One hundred years ago today, Fredrick Leonard Davis enlisted in the Canadian Expeditionary Force. He was 5’6” tall and weighed 138 pounds with dark brown hair and blue eyes. He listed his occupation as farmer. He was born here on Wolfe Island in 1895 but at the time of his enlistment was farming in Joyceville where his father owned land. He enlisted in 1916 just as the Battle of the Somme was ending. We cannot know the reasons why he chose to enlist, but by 1916, and certainly after the long bloodbath of the Somme, Frederick no doubt knew the risks he was undertaking in enlisting.
While training in Canada he married. On April 9, 1917, the day of the great battle of Vimy Ridge he wed Mary and she moved to the farm in Joyceville. Shortly thereafter he departed for England in May 1917 arriving on the 14th of May on the SS Megantic. It is not clear if he knew before he left but certainly he would soon know that his wife was pregnant when he sailed. The baby, also named Frederick would be born after his father had died in battle.
Frederick was taken on strength of the Princess Patricia’s Canadian Light Infantry in March of 1918 after further training in England. He joined the battalion after the hell of Passchendaele and was fully integrated before the start of the Hundred Days campaign that would see the end of the war. At Amiens, Arras, and the Hindenburg Line Frederick was in the thick of the action. This series of battles from August to November 1918 saw the heaviest casualties of the war for the Canadian Corps. It was in almost continuous action through this period, leading the assault on the most difficult German defences.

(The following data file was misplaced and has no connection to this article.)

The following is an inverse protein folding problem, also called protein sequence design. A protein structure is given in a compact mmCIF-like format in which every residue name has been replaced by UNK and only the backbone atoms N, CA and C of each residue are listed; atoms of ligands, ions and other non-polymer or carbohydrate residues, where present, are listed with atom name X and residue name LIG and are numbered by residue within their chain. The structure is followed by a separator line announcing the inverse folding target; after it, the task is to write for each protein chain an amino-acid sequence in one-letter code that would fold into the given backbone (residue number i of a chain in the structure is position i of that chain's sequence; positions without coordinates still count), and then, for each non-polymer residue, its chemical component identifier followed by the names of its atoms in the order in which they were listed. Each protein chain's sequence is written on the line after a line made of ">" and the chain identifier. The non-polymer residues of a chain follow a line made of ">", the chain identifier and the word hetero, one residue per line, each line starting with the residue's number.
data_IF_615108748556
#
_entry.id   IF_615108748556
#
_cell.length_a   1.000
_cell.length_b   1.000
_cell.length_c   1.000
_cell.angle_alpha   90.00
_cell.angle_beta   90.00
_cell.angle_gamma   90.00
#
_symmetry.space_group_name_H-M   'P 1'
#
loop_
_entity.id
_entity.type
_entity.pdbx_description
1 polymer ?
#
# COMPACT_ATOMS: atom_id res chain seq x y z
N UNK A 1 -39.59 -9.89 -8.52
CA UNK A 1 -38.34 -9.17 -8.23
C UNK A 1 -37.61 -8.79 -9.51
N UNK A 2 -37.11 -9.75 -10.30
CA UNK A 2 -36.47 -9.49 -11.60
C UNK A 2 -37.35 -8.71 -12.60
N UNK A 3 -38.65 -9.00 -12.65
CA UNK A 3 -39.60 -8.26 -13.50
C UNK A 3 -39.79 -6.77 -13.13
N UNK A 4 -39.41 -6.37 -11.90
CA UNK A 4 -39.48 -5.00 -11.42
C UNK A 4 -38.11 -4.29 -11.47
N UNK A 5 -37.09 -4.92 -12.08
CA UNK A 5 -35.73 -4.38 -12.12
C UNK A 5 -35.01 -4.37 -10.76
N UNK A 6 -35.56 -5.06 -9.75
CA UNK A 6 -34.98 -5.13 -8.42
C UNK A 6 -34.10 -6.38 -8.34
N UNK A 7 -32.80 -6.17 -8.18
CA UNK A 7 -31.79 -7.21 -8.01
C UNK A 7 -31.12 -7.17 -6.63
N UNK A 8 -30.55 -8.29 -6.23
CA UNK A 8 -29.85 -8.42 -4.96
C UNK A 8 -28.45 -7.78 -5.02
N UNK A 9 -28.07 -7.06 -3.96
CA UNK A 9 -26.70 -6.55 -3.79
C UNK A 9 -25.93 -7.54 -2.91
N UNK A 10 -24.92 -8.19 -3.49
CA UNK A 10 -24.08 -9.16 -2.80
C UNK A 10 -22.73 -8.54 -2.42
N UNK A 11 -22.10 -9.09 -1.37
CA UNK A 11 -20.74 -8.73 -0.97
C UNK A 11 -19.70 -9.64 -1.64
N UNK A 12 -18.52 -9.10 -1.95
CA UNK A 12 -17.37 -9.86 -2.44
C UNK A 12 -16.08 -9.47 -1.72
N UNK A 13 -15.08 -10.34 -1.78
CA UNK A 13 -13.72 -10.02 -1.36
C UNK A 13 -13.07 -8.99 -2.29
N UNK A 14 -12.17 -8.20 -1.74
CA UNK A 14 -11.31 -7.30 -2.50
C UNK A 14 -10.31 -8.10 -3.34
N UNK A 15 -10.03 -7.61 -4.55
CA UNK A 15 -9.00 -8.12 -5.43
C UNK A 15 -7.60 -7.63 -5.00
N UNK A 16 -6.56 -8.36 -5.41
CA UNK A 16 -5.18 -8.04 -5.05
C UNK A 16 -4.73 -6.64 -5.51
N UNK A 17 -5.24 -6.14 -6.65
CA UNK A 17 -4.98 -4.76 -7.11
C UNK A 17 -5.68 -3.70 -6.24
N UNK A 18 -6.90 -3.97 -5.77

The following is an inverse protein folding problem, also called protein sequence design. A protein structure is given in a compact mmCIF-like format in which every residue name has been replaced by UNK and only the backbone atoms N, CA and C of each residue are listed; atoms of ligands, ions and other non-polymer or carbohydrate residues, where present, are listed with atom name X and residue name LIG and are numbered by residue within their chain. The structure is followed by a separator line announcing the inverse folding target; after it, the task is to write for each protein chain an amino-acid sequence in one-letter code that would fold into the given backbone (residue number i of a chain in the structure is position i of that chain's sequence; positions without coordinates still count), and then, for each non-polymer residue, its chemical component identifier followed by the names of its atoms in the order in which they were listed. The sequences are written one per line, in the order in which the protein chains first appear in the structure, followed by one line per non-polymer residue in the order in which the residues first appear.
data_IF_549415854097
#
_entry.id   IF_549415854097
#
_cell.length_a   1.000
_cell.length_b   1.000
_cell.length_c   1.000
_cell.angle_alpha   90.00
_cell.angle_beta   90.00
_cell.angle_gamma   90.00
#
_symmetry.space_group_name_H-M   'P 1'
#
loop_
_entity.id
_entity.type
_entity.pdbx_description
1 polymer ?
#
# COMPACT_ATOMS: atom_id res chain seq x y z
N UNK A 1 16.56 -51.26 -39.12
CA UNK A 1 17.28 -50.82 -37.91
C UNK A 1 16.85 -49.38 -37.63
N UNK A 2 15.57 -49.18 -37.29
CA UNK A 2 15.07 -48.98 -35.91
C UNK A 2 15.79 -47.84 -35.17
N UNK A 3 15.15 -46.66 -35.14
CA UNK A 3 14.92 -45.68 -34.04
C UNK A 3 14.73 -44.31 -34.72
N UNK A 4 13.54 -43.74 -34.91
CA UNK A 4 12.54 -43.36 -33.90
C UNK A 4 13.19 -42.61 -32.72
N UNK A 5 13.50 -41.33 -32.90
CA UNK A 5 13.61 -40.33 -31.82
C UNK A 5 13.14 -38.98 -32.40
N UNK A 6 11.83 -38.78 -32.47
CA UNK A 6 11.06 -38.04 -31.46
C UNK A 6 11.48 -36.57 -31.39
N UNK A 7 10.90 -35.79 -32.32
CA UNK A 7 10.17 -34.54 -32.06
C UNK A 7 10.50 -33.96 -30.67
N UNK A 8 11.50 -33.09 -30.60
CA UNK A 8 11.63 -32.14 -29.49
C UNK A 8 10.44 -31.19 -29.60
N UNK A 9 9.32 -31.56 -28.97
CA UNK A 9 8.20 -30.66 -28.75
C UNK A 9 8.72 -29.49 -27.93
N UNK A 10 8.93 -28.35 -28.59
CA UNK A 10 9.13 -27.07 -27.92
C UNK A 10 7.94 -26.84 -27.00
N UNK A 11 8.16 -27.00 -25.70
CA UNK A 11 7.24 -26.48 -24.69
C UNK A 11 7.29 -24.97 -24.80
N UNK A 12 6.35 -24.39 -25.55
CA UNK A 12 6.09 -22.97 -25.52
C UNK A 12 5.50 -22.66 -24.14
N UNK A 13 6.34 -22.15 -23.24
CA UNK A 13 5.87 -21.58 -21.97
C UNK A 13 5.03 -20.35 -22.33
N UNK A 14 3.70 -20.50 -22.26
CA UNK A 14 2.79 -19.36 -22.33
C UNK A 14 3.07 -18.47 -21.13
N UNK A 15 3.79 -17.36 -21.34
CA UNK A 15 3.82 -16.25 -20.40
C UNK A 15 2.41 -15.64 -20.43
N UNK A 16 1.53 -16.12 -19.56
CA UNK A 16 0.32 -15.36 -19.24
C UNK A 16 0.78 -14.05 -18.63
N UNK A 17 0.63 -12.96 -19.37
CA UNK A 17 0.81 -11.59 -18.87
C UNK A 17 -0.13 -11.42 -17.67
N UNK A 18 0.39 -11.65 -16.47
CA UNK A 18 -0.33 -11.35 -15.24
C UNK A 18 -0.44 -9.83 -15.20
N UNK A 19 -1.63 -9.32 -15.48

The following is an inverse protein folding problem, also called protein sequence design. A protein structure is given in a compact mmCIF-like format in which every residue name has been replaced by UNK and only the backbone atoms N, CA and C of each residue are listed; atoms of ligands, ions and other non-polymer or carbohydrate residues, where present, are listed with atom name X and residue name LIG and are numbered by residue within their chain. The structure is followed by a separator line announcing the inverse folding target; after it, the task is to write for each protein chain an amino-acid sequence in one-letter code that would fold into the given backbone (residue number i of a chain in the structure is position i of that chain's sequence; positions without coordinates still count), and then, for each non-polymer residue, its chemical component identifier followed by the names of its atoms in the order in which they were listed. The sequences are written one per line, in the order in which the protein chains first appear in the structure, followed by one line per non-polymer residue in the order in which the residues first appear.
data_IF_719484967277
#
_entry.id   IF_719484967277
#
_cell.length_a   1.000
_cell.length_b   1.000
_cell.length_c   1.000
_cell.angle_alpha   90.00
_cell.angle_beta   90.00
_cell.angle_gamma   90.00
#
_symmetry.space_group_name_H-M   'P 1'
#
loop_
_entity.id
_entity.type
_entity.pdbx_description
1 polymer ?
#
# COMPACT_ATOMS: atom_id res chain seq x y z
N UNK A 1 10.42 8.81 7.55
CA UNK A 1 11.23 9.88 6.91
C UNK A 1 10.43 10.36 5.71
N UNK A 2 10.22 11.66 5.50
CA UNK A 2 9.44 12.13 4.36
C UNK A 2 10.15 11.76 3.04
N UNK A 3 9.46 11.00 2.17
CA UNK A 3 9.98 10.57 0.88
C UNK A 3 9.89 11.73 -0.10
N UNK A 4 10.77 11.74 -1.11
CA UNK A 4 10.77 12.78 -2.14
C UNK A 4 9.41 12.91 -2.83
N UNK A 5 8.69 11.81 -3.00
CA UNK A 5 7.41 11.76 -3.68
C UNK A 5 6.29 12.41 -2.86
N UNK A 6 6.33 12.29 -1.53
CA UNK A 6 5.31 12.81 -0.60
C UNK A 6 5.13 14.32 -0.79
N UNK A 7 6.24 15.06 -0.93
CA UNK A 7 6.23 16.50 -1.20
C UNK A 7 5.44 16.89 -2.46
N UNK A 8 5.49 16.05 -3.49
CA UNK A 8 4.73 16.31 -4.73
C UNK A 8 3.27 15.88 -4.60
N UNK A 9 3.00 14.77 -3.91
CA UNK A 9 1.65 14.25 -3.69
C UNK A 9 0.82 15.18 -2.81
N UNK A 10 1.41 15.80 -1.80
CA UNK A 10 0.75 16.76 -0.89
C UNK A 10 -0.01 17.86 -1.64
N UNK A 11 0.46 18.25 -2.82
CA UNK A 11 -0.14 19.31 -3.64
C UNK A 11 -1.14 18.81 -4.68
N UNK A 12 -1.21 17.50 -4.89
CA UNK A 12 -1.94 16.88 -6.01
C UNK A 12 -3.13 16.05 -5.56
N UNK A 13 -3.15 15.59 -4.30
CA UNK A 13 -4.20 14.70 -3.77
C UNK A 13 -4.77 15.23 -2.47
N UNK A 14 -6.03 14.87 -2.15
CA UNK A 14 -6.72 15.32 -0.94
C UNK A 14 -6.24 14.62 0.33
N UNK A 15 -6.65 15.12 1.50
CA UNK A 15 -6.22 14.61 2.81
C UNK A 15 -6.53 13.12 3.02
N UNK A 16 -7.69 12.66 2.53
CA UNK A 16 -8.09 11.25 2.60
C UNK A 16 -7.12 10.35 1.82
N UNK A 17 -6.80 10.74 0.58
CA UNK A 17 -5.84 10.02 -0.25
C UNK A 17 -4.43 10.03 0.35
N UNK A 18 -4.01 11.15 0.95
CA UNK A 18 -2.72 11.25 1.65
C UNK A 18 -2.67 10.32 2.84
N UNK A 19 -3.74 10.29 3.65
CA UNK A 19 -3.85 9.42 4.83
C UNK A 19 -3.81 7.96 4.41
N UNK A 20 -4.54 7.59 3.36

The Canal du Nord was Frederick’s last battle in October 1918. The 3rd Division, of which the PPCLI was part, had the challenging task of cracking the German defences around Cambrai – the last major transportation and logistics hub held by the enemy in France. They were determined to hold it and had created elaborate and extensive defences around the city. Frederick’s battalion was advancing just north of the city on the 10th of October, one month before the war would end, when he was struck down.
Frederick’s widow, Mary, received a payment of $100 and eventually a war widow’s pension. She moved to Kingston at some point after the war and lived for a time at 208 King Street, near the corner of Earl Street. Frederick is buried in Mill Switch British Cemetery near Cambrai, and is commemorated on the Town war memorial in Gananoque as well as on page 394 of the Book of Remembrance in the Peace Tower on Parliament Hill.
Hundreds of Wolfe Islanders answered their country’s call during the First and Second World and Korean Wars, as well as in the conflicts of the Cold War and Afghanistan. We take this time every year to remember them and the sacrifice they made to maintain our freedom. We will remember them.
Delivered at Wolfe Island Remembrance Day Ceremony 2016, Wolfe Island by David Patterson